Vive Le Canada

End of the Neo-Cons
Date: Monday, November 06 2006

End of the Neo-Cons
Nov. 5, 2006. 08:16 AM

"Every dogma has its day."
Abraham Rotstein

"America! America! God mend thine ev'ry flaw;
Confirm thy soul in self-control, thy liberty in law! (italics added)
Katharine Lee Bates, "America The Beautiful" (1893)

Whether or not the Republicans lose control of one or both houses of the U.S. Congress on Tuesday, the neo-conservative vision that has guided American foreign policy since 2001 has run its course. The neo-cons' grand design lies in ruins, having accomplished nothing other than to shrink America's stature in the world.

The great unwinding of the American "benign global hegemony" first heralded by neo-cons William Kristol and Robert Kagan in 1996 will commence after the election, when America's political leadership will abandon Iraq and the neo-cons.

The neo-cons' starting point, of course, was the Americanization of Iraq the "easy win" that would trigger rogue states from the Middle East to the Korean peninsula to fall in line with American values of capitalism, democracy and pro-Israel policies.

But the Iraq conflict has proved unwinnable. And as handmaidens to a $300-billion (U.S.) catastrophe in Iraq that has cost the lives of at least 400,000 Iraqis and almost 3,000 American soldiers, and which ranks as the worst American foreign-policy disaster since Vietnam, the neo-cons have irretrievably lost their credibility.

By Christmas or soon thereafter, a White House that has run out of options on Iraq will begin to cut and run, pronouncing favourably on an exit plan that is now in the final stages of completion by a team led by James Baker, former U.S. secretary of state and a close friend of the Bush family, and Lee Hamilton, a respected former congressman and Democrat who co-chaired the 9/11 Commission.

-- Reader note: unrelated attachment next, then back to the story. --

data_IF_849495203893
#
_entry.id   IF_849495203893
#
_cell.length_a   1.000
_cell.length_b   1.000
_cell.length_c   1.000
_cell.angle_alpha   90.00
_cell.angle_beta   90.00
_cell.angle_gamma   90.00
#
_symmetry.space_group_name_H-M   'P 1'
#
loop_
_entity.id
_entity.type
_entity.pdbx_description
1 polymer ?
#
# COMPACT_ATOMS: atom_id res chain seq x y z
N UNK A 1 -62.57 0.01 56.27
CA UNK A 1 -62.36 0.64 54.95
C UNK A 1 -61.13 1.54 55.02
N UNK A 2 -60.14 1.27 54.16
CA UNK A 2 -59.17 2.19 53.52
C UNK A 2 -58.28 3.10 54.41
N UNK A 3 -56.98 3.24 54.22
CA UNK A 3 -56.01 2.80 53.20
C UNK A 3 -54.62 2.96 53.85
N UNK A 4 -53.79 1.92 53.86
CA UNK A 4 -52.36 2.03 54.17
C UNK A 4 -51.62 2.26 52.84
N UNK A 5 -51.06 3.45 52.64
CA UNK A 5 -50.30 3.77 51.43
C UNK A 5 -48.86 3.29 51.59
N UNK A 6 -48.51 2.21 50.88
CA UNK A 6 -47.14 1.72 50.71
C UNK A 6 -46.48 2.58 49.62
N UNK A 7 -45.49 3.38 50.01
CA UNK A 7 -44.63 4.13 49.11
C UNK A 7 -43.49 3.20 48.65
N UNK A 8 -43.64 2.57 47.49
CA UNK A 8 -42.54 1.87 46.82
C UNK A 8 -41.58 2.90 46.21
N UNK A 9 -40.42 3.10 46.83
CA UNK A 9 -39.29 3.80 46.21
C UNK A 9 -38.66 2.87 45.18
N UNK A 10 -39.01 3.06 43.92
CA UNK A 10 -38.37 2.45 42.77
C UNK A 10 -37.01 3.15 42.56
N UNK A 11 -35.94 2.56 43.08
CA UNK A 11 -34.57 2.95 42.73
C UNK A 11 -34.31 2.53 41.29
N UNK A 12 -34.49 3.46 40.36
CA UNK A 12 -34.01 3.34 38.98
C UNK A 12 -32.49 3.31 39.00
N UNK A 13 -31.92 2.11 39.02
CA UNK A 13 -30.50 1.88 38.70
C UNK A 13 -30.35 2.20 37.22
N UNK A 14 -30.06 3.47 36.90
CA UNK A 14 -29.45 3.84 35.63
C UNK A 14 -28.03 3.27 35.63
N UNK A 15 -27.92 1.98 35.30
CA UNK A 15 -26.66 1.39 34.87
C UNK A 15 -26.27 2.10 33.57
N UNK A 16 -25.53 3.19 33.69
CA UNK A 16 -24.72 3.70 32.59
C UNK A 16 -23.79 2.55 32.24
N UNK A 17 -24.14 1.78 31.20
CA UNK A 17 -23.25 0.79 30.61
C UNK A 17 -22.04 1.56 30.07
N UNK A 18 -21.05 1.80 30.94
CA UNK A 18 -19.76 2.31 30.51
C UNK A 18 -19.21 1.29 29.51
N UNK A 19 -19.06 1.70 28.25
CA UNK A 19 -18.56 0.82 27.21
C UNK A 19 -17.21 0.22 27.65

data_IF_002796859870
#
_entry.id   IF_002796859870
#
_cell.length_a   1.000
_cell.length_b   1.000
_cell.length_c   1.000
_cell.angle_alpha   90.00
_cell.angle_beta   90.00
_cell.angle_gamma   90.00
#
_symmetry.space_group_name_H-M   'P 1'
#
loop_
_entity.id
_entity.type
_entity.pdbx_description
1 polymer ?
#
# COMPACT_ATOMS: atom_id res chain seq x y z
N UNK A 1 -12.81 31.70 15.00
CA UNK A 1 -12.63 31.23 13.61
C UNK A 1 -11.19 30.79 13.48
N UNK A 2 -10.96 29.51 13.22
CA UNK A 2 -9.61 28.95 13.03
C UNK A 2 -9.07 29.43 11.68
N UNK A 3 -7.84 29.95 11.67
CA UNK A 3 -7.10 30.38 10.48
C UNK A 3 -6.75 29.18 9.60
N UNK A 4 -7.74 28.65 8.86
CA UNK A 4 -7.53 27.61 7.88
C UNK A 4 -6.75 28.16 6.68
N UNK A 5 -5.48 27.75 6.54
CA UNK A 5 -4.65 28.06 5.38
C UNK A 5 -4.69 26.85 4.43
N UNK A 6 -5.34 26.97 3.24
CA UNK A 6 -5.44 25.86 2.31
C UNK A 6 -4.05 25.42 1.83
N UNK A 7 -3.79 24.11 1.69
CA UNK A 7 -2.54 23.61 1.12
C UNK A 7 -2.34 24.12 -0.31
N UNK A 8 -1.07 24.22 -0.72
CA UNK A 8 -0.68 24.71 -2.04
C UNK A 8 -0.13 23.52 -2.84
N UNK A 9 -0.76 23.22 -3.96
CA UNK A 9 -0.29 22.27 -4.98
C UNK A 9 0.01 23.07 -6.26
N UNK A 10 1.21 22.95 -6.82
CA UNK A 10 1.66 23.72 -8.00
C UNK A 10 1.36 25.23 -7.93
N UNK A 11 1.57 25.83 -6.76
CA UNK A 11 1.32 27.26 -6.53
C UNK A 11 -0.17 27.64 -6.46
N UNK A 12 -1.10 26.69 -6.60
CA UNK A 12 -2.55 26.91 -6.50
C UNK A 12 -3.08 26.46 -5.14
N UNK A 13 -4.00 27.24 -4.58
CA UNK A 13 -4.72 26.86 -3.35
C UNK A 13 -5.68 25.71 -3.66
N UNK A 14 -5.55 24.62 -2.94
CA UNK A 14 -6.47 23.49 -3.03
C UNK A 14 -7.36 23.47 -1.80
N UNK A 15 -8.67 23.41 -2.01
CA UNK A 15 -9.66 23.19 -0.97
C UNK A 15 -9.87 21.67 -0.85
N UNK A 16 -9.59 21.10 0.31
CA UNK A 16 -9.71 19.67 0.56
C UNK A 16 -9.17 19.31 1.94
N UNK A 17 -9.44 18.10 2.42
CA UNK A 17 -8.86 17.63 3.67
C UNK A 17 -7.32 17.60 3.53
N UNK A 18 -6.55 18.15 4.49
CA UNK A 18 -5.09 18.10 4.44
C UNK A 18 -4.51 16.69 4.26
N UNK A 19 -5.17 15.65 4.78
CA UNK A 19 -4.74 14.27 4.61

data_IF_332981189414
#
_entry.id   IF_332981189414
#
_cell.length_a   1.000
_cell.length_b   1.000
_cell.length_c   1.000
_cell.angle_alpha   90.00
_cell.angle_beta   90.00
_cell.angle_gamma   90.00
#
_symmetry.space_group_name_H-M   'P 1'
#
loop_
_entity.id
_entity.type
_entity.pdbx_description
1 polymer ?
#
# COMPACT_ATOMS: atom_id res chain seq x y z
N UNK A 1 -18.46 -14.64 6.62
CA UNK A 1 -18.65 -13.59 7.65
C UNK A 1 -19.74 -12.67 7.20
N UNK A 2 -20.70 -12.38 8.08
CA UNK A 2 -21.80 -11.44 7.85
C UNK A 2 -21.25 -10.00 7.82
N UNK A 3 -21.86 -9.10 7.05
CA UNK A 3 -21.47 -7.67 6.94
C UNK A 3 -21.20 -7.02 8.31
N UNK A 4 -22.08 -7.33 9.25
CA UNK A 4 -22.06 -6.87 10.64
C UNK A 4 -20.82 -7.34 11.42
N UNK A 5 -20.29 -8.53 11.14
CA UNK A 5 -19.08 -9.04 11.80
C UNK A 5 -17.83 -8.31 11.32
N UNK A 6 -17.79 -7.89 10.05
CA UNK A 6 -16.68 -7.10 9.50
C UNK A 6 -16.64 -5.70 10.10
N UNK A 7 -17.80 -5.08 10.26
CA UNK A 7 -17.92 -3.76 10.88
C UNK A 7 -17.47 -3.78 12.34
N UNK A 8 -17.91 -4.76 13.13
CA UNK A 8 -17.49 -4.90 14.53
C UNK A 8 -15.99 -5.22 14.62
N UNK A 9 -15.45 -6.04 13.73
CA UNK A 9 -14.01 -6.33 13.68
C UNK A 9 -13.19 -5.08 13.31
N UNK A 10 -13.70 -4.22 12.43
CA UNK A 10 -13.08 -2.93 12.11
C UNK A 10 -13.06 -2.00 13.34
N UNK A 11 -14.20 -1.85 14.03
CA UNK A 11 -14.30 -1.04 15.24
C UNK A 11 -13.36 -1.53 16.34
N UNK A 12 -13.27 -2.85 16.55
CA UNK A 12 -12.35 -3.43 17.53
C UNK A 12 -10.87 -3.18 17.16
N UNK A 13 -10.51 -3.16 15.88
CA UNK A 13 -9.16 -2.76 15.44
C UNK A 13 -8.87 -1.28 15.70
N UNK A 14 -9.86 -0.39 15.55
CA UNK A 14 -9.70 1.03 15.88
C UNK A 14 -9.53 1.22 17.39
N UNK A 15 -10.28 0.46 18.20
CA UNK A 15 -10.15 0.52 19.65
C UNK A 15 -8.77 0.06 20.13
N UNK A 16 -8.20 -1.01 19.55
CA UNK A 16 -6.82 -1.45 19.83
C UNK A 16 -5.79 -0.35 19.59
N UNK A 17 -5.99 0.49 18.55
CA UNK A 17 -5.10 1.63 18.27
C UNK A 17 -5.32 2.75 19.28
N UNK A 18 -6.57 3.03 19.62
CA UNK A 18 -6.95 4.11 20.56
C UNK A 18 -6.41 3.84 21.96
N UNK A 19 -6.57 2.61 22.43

Having already scrapped his Iraq mantra of "stay the course" late last month, U.S. President George W. Bush will adopt the most substantive points of the Baker-Hamilton blueprint for extricating America from the Iraq quagmire with as much dignity as possible. Baker, despised by the neo-cons for his nuanced, diplomatic approach to geopolitics, has already indicated that the options under consideration by his team are all variations of withdrawal. The only questions are how rapidly the Americans will leave, and which honeyed words the Bush administration will use in trying to dress up failure as success.

Withdrawal from Iraq can't come a moment too soon for a Republican Party paying a heavy price for allowing itself to be hijacked by one of the most nave world views to come down the pike since Henry Ford chartered a shipload of peace activists and set sail for Europe in 1915. There isn't a Republican drawing breath, war hawk John McCain included, who wants to campaign in 2008 on a diplomatic and military horror show produced and directed by a Republican White House and a GOP-controlled Congress.

This article comes from Vive Le Canada

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